Why General Motors is unable to shut its Gujarat plant as per schedule
New Delhi: High exit costs, a bunch of litigation and hurdles in a potential sale to its Chinese partner have forced General Motors India to defer the proposed shuttering of Halol plant that makes the Beat hatchback, Cruze sedans and Tavera compact sport utility vehicles (SUVs), three people familiar with the matter said.
The state government, which gave GM India 172 acres of farm land in 1996 under the condition that it employ the displaced farmers, is willing to take back the land, provided the company pays the market price for it, these people said. Not an exciting prospect for a company with accumulated losses of around $1 billion.
SAIC Motor Corp. of China, which kept GM India afloat while its parent, General Motors Inc., filed for bankruptcy protection in 2009, has agreed to step in again, but it wants a clean slate and tax incentives, and there is little progress of either front, the people cited above said.
Making matters worse, the Indian unit of the US auto maker is fighting three cases in the Board for Industrial and Financial Reconstruction (BIFR), one in the Gujarat Industrial Tribunal and another in the Gandhinagar high court.
“They were not given permission to shut down the plant. The state government has made it amply clear,” said Nihil Mehta, general secretary of the Gujarat Kamdar Mandal that represents 900 workers at GM’s plant. “Those who have gone to the Talegaon plant will have to come back,” Mehta said over the phone on Friday, referring to employees GM India had relocated to its plant near Pune.
While GM had said it has identified around 200 workers who will move to the Talegaon plant, where it is expanding operations with $1 billion investment, only 30 supervisors have shifted base, Mehta said.
At least 1,200 workers at Halol were offered voluntary retirement; but even though the package is generous, and in line with a new labour ministry proposal to pay 45 days of salary for every completed year, there are few who agreed to the proposal, according to Mehta.
A GM spokeswoman declined to respond to specific questions emailed by Mint on Monday. “We don’t respond to speculation,” she said.
Under a plan announced on 29 July 2015 during a high-profile visit by GM global chief executive Mary Barra when she first met Prime Minister Narendra Modi and intimated him about her plans, the Halol plant was scheduled to close by 30 June 2016. However, in a press statement on Thursday, the Indian unit said that it will extend production at its Halol assembly plant until March 2017, while “it continues to review future options for the site”, which include “an orderly transition for employees, suppliers and other stakeholders…”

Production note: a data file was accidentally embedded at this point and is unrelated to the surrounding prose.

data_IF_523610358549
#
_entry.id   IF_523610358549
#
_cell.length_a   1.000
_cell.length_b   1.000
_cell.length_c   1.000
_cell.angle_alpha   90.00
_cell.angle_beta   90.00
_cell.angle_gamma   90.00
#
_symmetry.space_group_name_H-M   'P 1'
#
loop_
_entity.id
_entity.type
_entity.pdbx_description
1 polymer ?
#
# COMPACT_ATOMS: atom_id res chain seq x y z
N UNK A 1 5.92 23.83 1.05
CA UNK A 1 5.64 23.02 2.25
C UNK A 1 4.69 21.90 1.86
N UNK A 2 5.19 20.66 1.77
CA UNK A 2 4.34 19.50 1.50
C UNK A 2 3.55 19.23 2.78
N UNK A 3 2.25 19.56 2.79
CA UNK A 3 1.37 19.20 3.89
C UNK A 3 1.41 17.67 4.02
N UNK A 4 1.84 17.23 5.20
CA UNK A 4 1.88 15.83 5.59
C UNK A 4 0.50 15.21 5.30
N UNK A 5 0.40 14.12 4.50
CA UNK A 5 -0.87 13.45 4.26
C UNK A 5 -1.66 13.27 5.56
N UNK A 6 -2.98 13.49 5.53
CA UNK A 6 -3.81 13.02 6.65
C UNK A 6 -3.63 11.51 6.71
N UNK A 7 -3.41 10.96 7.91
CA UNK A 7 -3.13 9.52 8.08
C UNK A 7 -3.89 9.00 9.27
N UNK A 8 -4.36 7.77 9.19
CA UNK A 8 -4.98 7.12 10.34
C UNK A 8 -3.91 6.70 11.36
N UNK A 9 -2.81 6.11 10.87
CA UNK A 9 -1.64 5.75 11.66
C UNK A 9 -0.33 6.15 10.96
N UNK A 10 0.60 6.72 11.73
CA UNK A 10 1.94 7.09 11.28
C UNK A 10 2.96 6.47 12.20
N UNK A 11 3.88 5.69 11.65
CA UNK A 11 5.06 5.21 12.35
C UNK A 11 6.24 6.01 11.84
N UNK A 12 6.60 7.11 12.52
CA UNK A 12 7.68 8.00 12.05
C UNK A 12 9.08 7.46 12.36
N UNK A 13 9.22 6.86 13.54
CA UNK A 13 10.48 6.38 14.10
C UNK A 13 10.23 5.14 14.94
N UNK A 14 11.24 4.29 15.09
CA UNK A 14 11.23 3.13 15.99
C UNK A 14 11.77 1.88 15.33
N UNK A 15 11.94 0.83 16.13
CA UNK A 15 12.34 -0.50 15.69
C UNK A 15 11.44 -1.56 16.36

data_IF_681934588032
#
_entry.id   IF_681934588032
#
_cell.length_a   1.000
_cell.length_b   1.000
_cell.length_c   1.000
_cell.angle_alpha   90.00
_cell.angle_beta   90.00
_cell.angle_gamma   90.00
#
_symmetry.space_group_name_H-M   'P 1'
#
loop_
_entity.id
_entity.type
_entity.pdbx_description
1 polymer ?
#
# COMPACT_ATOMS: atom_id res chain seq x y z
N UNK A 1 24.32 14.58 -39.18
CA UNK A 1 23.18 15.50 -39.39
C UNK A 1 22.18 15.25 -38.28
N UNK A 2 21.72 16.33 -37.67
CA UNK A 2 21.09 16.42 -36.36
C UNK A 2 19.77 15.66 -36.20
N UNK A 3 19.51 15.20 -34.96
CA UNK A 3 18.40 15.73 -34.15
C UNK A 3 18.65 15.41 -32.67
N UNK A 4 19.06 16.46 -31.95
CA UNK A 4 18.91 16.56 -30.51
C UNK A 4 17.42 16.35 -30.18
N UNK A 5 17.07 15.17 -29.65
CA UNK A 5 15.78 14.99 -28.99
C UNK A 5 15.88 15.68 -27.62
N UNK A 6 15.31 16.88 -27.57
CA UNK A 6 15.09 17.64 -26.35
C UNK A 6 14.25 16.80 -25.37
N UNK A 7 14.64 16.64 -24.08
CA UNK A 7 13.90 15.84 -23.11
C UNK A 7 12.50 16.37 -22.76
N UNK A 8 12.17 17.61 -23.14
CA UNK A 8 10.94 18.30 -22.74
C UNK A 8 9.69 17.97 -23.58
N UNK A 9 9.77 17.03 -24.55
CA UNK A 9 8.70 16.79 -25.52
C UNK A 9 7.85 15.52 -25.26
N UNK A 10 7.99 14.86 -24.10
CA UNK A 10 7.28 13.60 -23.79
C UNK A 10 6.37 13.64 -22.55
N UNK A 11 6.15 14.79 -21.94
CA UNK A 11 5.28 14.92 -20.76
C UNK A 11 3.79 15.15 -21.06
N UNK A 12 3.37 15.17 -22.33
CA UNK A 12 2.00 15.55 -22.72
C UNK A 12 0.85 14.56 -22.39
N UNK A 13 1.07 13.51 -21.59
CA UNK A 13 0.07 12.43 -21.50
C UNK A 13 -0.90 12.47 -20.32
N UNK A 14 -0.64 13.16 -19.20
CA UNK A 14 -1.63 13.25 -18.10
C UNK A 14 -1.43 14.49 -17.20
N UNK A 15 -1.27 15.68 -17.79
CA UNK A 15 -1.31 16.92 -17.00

The sale of the plant continues to be on the company’s agenda, but it now also includes an option of contract manufacturing, GM India president and managing director Kaher Kazem said in the statement.
Mehta of the workers’ union claimed that farmers who gave their land to the government, too, are against closing the plant.
“Farmers also protested against the move,” Mehta said.
SAIC, GM’s long-time joint venture partner in China, picked up a 9% stake in GM’s Indian unit and prevented the local subsidiary’s closure when GM filed for bankruptcy. GM India bought back the stake in 2013, but the Chinese company is keen on full-fledged operation in India, said the second of the three people quoted above who is directly aware of the matter. The Chinese company is willing to buy the plant, but without the liabilities, and with tax incentives.
“Even as GM continues to sort out issues at the plant, SAIC has started to look for other options, which include setting up a greenfield facility,” this person said requesting anonymity. SAIC is also talking with the governments of Tamil Nadu, Andhra Pradesh and Maharashtra to set up a manufacturing unit, but it has not ruled out the possibility of having a contract manufacturing agreement with GM, this person added.
The third of the three people quoted above, who is also familiar with the matter, said that the Chinese company has already started to do product clinics in the country.
According to Mehta of Gujarat Kamdar Mandal, SAIC’s interest in the Halol plant started to decline after the state government refused to offer 50% tax holiday on the plant for the next 15 years.
“You have already availed of benefits as a joint venture partner and even your partner has availed of benefits for 20 years. How do you expect the government to extend those benefits yet again?” Mehta said.
To be sure, this also comes as a setback for Barra, who is on a personal mission to cut losses at GM. In making Barra the company’s first female chairman, the board of GM provided an endorsement of her two years in the leadership and revival of the car maker. Barra, who rose through the ranks in GM to succeed Tim Solso, was at the helm of affairs since January 2014.
In the last few years, the company has announced the closure of at least four manufacturing facilities globally, including India.
It closed its St. Petersburg plant in Russia, which employs 1,000 people, last year.
Oshawa plant in Canada is also expected to shut by 2017, which may cost about 1,000 employees their jobs in November.
Its Elizabeth plant in South Australia is also expected to close by 2017, while Opelwerk Bochum plant in Germany was shut in 2014. To be sure, the discussions about the Australian and German plants began way before Barra took over.